As indicated above, the integrated circuit testing device 200 illustrated in FIG. 2 includes a first circuit layer 220 located over the semiconductor substrate 210. While the first circuit layer 220 of FIG. 2 is discussed as being located over the semiconductor substrate 210, other embodiments exist where the first circuit layer 220 is located directly on the semiconductor substrate 210. The first circuit layer 220, as shown, may include first, second and third test devices A, B, and C. As known to those skilled in the art, the first, second and third test devices A, B, and C may include different test device areas containing the same types of devices in each. For example, in a level-I metal testing structure, the first test devices are constructed of metal serpentines and combs to test the short and open failure mode. It is common in the art for the first test device area to be bigger or equal to {fraction (1/21)} of the approximate area of actual device that might be used in the proposed commercial device, and the second and third test devices {fraction (4/21)} and {fraction (16/21)}, respectively, so that the total area of the test structure is comparable to the actual commercial device. As previously discussed, the comparable or bigger area of testing device ensures the accurate measurement of defect density. Additionally, the multiple test device areas enable differentiating systematic yield loss to random defect density. Different test device areas are, however, not required to stay within the broad scope of the present invention.

Further included within the integrated circuit testing device 200 illustrated in FIG. 2 is a second circuit layer 230 located over the first circuit layer 220. The second circuit layer 230 may be similar to the first circuit layer 220, however, the second circuit layer 230 may include fourth, fifth and sixth test devices D, E, and F. Optimally, the fourth, fifth and sixth test devices D, E, and F are built on the same circuit layer, however, a different circuit layer than the first, second and third test devices A, B, and C. If configured in such a way, the first circuit layer 220 may test one device layer (e.g., a metal-I structure) while the second circuit layer 230 may test a different feature layer (e.g., a metal-II structure). Generally, such stacking configuration can be performed on any process layers that are naturally non-interacting in process and electrical tests. By this we mean those layers isolated by insulation therebetween.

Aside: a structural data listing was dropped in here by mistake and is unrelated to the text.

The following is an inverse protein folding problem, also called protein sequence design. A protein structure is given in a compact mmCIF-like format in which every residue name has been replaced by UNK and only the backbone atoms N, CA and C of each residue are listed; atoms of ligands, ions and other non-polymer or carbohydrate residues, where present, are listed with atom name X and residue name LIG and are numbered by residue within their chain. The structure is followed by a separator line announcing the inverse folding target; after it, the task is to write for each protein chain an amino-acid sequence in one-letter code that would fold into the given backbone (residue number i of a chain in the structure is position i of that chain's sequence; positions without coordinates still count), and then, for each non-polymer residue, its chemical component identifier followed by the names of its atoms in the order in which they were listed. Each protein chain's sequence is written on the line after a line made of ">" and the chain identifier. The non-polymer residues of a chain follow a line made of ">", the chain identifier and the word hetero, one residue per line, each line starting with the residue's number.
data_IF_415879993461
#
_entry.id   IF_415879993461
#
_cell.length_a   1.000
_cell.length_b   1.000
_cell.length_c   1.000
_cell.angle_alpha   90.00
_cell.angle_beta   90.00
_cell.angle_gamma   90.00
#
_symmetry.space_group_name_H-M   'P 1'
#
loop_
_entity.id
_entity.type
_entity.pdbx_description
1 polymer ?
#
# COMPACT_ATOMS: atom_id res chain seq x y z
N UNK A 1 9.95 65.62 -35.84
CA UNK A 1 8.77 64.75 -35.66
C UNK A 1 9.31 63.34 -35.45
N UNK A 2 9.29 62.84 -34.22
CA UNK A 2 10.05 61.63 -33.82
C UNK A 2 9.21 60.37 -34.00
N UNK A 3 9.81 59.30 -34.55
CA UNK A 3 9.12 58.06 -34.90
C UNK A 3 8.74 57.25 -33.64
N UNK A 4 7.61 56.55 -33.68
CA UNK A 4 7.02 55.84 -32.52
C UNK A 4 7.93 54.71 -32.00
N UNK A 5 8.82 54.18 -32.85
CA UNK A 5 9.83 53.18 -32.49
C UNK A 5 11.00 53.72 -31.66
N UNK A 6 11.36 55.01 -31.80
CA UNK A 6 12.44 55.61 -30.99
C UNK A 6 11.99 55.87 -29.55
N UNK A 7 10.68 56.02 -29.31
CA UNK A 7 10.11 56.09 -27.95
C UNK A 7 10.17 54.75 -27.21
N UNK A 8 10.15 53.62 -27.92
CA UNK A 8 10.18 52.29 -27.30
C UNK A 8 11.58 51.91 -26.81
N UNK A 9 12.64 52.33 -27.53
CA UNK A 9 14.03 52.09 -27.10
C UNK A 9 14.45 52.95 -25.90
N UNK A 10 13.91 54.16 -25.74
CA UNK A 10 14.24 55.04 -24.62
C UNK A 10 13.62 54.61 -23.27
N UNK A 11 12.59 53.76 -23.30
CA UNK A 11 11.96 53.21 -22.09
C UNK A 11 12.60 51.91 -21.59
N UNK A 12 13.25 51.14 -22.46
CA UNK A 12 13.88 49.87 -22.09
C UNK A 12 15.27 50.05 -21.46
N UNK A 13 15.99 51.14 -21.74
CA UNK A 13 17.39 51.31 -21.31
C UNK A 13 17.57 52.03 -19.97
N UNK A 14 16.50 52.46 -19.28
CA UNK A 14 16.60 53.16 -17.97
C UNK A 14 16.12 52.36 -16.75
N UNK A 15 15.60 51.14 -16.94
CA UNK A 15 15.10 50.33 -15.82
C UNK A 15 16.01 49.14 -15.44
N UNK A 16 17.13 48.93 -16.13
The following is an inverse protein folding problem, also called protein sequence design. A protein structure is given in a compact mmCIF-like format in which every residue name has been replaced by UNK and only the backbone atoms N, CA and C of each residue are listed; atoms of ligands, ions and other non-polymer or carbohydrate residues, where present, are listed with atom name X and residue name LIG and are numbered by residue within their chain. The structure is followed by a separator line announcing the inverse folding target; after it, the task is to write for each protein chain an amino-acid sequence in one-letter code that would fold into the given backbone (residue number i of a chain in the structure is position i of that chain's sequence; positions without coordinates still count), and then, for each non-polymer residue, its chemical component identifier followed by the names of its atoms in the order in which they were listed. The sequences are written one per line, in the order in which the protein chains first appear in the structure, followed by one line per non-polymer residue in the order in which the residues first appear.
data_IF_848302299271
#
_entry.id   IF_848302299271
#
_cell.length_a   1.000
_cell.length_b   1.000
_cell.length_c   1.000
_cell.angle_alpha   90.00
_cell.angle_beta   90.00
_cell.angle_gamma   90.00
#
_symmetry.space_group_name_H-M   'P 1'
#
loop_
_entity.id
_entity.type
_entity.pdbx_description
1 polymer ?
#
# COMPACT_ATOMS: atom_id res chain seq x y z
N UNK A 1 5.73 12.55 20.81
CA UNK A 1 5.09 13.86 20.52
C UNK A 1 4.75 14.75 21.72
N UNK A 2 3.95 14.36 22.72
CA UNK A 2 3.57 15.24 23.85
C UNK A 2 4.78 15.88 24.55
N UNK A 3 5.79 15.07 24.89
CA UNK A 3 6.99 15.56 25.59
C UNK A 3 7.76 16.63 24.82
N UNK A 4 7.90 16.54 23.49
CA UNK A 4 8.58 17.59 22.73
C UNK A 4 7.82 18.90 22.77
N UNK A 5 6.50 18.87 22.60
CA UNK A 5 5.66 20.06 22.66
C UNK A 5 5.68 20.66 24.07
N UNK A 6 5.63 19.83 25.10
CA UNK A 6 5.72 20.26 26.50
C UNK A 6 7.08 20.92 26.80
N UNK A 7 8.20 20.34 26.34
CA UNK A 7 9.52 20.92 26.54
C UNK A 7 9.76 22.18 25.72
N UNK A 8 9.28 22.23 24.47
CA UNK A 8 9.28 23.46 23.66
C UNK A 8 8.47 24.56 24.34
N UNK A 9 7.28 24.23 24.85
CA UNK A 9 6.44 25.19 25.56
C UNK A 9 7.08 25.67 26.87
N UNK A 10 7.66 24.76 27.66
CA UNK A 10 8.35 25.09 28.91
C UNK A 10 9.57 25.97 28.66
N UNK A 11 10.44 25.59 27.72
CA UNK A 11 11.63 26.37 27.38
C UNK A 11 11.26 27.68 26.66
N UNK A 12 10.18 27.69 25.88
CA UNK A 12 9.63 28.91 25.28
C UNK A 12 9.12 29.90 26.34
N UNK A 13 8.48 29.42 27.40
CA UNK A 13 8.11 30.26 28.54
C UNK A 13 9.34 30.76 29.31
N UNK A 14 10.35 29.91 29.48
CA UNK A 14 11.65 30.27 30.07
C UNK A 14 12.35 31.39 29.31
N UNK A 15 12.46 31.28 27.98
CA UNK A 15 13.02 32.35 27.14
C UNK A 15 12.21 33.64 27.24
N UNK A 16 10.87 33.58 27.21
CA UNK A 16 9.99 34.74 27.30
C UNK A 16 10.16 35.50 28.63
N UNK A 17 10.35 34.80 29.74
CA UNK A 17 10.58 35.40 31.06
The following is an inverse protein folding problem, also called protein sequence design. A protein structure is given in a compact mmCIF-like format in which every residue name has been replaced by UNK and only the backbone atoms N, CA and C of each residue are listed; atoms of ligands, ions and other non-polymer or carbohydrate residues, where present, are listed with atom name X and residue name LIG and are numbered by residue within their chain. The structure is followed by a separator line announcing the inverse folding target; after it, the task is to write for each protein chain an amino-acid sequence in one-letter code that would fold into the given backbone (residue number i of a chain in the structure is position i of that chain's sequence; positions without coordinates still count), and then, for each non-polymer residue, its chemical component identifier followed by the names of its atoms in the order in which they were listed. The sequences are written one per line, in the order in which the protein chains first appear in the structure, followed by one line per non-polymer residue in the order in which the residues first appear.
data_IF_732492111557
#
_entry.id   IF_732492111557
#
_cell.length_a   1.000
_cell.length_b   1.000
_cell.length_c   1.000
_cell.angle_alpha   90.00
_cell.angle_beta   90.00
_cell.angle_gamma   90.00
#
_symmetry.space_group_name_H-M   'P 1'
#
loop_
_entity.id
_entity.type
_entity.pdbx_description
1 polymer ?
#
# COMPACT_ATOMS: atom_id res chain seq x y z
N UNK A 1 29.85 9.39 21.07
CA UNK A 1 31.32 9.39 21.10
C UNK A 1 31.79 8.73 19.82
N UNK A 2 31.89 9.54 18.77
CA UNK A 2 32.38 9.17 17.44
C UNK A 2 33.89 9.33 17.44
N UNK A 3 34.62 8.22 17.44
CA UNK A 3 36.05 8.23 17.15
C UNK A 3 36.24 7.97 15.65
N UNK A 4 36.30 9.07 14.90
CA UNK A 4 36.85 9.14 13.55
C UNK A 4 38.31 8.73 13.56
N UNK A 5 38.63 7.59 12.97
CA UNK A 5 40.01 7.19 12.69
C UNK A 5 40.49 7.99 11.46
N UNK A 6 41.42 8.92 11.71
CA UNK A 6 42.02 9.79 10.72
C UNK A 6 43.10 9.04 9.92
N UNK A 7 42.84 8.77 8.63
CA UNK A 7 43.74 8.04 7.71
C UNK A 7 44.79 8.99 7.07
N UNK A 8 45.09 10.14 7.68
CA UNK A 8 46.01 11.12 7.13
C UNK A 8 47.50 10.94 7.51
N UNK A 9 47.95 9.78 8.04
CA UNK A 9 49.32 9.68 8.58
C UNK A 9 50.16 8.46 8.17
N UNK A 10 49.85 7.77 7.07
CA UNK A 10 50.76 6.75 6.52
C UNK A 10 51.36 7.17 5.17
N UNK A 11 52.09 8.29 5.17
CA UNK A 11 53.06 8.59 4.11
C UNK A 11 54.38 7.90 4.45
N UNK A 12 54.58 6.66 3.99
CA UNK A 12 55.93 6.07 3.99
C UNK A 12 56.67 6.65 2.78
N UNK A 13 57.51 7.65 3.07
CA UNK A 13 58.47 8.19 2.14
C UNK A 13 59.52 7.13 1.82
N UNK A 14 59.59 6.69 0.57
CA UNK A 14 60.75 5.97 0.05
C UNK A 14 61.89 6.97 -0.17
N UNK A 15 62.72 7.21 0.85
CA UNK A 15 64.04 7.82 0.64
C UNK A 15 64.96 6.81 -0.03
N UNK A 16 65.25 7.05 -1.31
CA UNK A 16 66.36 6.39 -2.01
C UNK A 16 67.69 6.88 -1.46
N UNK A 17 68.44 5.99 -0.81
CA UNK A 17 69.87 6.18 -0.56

While the embodiment shown in FIG. 2 only includes first and second circuit layers 220, 230, those skilled in the art understand that any number of vertically stacked circuit layers may be used, and therefore are within the scope of the present invention. It can be envisioned, in one exemplary embodiment of the present invention, that an entire test configuration for a single technology development could be laid out as a few sets of vertically stacked circuit layers. For example, in one set, one circuit layer could be assigned to well structures, the next could be assigned to a gate poly structure, the next could be assigned to metal-I structures, etc. In another stacked circuit set, we can have source/drain, Metal-II, Metal-III, etc. This typically continues until all the devices desired to be tested were included within the vertically stacked circuit layers.